Search Icon

Ryan Harrison My blog, portfolio and technology related ramblings

Ubuntu Server Setup Part 2 - Secure Login

Before reading this, make sure to go over part 1 which covers initial login and setting up a new user.

In the previous section we covered logging into the server with the root user. At that point we were using a simple password, which is less than ideal. In this part we will be setting up public key authentication for the new user in order to better secure our logins. Login to the root user will be disabled via ssh as well, forcing you to go through your newly created user and use sudo commands to get root access.

Generating an RSA public/private keypair

Using Windows you can use the free PuTTygen utility which is bundled in with PuTTY.

Open the app and select SSH-2 RSA under the Key menu. Then hit Generate and provide some mouse movements to generate some randomness.


The top textbox will contain the newly generated public key which will be deployed onto the remote server. Save both the public key and private keys in a safe place. Remember you never want to give anyone/anything your private key.

The utility will save the private key in the .ppk format which PuTTY can understand. You can choose to export into the more generic OpenSSH format if needed (e.g to use with the ssh command under WSL).

Copy the contents of the top textbox into the clipboard as this will be what will be saved into the remote server in order to authorise you.

If you are using Linux you can use the ssh-keygen command instead to generate the keys.

Installing the public key

Login to the remote server under the new user you wish to secure (currently using a password although we will now change that).

If you are still the root user run su - <user>

In the home directory create a new .ssh directory which will house the public key.

$ mkdir ~/.ssh

Change the permissions to ensure that only the user can read or write to the directory.

$ chmod 700 ~/.ssh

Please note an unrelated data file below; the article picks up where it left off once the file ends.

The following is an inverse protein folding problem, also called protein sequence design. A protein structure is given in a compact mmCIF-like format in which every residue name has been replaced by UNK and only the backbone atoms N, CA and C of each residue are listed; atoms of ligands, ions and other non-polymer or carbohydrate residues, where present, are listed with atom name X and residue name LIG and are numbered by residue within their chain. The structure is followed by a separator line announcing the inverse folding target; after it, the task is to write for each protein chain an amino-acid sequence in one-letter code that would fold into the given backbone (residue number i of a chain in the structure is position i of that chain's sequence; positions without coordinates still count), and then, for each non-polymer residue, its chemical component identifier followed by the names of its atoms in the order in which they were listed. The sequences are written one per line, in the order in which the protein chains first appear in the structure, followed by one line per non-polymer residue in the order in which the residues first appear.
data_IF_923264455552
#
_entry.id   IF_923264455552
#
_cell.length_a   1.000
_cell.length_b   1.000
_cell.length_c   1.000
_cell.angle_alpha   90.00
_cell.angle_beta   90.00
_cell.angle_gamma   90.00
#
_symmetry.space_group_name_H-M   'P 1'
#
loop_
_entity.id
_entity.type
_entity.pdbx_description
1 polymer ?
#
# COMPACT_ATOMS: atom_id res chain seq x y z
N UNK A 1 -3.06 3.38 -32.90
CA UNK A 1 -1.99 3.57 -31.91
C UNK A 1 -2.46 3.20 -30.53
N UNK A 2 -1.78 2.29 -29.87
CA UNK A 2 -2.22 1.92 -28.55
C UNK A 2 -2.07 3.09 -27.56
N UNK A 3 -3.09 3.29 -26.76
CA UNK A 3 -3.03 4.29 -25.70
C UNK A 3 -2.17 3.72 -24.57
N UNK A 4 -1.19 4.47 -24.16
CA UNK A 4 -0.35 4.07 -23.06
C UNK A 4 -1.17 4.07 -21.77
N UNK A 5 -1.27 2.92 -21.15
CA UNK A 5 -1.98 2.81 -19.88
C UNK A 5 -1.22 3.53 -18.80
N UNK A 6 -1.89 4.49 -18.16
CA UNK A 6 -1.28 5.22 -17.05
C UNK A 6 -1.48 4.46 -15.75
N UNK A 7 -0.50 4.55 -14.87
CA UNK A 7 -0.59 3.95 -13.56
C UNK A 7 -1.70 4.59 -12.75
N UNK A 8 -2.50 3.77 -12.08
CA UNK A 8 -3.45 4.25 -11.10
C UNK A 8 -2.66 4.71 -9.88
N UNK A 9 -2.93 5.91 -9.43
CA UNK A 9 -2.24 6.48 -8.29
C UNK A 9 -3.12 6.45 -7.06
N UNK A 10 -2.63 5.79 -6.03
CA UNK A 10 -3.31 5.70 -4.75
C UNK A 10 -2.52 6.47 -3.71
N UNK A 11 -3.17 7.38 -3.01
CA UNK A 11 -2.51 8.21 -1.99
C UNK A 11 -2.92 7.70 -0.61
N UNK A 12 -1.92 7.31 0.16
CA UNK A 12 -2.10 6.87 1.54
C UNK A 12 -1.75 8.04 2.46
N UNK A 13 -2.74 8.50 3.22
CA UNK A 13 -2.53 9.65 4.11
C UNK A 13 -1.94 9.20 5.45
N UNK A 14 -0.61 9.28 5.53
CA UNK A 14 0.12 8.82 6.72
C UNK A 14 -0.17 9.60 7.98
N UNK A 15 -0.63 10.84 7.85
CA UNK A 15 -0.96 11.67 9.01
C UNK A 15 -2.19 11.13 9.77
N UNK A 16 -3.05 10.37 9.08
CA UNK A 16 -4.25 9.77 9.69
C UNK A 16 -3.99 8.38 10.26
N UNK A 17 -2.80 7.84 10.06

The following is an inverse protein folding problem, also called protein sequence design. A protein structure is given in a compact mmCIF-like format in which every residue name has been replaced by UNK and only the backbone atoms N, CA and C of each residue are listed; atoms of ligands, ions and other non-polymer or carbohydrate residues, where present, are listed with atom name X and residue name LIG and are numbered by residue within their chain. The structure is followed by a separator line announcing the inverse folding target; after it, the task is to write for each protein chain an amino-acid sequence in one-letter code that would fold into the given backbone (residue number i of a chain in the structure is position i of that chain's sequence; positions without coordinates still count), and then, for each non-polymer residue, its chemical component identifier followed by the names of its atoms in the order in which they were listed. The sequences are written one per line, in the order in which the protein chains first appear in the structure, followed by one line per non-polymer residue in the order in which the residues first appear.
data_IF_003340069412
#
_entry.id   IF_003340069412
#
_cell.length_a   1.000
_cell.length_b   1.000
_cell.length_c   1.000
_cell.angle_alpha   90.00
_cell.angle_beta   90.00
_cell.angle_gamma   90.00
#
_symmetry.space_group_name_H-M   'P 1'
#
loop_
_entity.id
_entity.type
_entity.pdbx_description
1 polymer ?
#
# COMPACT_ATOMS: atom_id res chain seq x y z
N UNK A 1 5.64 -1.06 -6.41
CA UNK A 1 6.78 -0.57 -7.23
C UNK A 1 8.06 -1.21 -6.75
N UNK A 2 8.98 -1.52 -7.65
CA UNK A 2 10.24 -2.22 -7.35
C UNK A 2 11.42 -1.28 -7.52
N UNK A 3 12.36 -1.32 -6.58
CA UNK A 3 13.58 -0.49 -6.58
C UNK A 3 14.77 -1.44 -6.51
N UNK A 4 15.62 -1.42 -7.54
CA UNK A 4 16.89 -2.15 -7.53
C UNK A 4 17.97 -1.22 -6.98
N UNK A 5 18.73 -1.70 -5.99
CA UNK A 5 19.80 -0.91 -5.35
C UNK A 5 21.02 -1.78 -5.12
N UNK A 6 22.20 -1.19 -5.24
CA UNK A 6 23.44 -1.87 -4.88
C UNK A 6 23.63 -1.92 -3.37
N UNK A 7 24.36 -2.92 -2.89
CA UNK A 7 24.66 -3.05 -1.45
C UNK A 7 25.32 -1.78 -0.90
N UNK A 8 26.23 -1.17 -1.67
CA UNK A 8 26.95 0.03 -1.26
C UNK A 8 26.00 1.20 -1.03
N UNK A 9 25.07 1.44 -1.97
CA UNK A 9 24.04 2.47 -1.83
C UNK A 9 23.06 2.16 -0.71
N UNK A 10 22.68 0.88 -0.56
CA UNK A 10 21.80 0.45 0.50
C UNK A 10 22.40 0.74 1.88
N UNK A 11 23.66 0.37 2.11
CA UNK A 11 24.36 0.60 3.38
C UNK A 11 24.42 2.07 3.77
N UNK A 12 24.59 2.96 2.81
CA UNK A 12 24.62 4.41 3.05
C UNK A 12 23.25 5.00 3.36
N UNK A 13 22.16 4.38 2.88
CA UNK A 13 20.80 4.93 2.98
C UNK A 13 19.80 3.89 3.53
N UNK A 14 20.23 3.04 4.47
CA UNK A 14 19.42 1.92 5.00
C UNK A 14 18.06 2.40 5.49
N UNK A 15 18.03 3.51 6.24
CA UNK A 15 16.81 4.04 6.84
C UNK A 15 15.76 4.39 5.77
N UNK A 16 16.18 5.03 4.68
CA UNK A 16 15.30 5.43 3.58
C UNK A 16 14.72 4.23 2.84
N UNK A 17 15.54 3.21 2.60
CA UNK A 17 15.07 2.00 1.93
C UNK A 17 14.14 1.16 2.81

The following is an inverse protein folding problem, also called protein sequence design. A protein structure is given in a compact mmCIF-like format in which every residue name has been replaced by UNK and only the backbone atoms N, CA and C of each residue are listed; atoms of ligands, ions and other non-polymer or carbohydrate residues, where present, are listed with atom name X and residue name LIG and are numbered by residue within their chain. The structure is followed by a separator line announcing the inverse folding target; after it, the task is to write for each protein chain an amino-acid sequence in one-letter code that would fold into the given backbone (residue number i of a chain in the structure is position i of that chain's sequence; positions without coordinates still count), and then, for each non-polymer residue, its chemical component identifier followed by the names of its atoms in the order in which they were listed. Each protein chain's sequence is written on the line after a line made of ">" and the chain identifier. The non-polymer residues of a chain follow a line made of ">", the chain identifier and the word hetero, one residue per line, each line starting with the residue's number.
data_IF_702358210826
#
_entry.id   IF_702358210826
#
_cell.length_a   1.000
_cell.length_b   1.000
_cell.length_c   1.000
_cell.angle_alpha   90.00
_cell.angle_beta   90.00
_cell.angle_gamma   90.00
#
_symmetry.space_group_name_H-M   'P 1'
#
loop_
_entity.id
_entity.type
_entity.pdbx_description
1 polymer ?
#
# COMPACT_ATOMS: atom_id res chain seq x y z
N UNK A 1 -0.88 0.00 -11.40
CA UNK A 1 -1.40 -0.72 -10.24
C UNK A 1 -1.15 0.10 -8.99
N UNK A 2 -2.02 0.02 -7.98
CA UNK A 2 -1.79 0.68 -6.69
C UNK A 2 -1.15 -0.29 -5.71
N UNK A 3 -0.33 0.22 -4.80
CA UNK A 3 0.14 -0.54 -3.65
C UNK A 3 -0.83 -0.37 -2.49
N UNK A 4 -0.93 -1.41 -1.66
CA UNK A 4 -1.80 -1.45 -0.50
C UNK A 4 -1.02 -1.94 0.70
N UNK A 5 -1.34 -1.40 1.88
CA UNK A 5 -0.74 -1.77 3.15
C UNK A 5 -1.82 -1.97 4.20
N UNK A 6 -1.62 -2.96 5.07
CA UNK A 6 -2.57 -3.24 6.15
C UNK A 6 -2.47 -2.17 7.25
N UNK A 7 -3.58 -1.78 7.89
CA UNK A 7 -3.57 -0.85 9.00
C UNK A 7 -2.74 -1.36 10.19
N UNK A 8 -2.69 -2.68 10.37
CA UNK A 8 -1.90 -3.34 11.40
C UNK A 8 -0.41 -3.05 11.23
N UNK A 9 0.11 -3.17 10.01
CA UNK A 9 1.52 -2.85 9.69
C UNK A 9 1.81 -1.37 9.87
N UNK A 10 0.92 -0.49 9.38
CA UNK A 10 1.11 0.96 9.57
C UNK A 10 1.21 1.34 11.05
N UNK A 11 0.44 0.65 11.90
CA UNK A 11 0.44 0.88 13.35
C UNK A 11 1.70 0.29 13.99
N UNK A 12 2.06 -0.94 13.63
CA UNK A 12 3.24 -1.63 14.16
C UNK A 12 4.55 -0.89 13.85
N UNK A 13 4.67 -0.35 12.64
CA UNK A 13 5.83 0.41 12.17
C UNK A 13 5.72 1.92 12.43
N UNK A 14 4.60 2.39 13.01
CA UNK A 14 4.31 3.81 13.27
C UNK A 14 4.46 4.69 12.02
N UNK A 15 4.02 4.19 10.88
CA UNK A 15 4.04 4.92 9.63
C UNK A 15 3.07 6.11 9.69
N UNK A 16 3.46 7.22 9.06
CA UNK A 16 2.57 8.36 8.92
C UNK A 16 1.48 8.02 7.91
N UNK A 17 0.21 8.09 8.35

Create a new file called authorized_keys and open using the nano editor

$ nano .ssh/authorized_keys

Paste your public key into this file. Ctrl+X and then Y to save and exit

Change the permissions on the new key file so again only the current user can read or write to it.

$ chmod 600 ~/.ssh/authorized_keys

Login using public key authentication

Now the public key is installed onto the server and you have the corresponding private key on your local machine, it’s time to login using them. In PuTTY, go to the Connection -> Data -> Auth tab and navigate to the .ppk private key in the bottom field:


If you’re using the ssh command, place the file under ~/.ssh/id_rsa and it will use it automatically. Otherwise you can pass in the path to the private key as you login:

$ ssh -i ~/.ssh/private_key [email protected]

Disable root login

In order to further secure the server, it’s best to prevent direct login to the root user. I have also changed the port for ssh to something other than 22 to prevent a lot of automated attacks and disabled password authentication (forcing you to use public keys).

$ nano /etc/ssh/sshd_config

PermitRootLogin no
Port 23401
PasswordAuthentication no
AllowUsers Fred Wilma

Reload the ssh daemon to reflect the changes

$ sudo systemctl reload sshd

With these settings active, you will be forced into logging in via the Fred or Wilma users (root being disabled) by public key authentication on port 23401.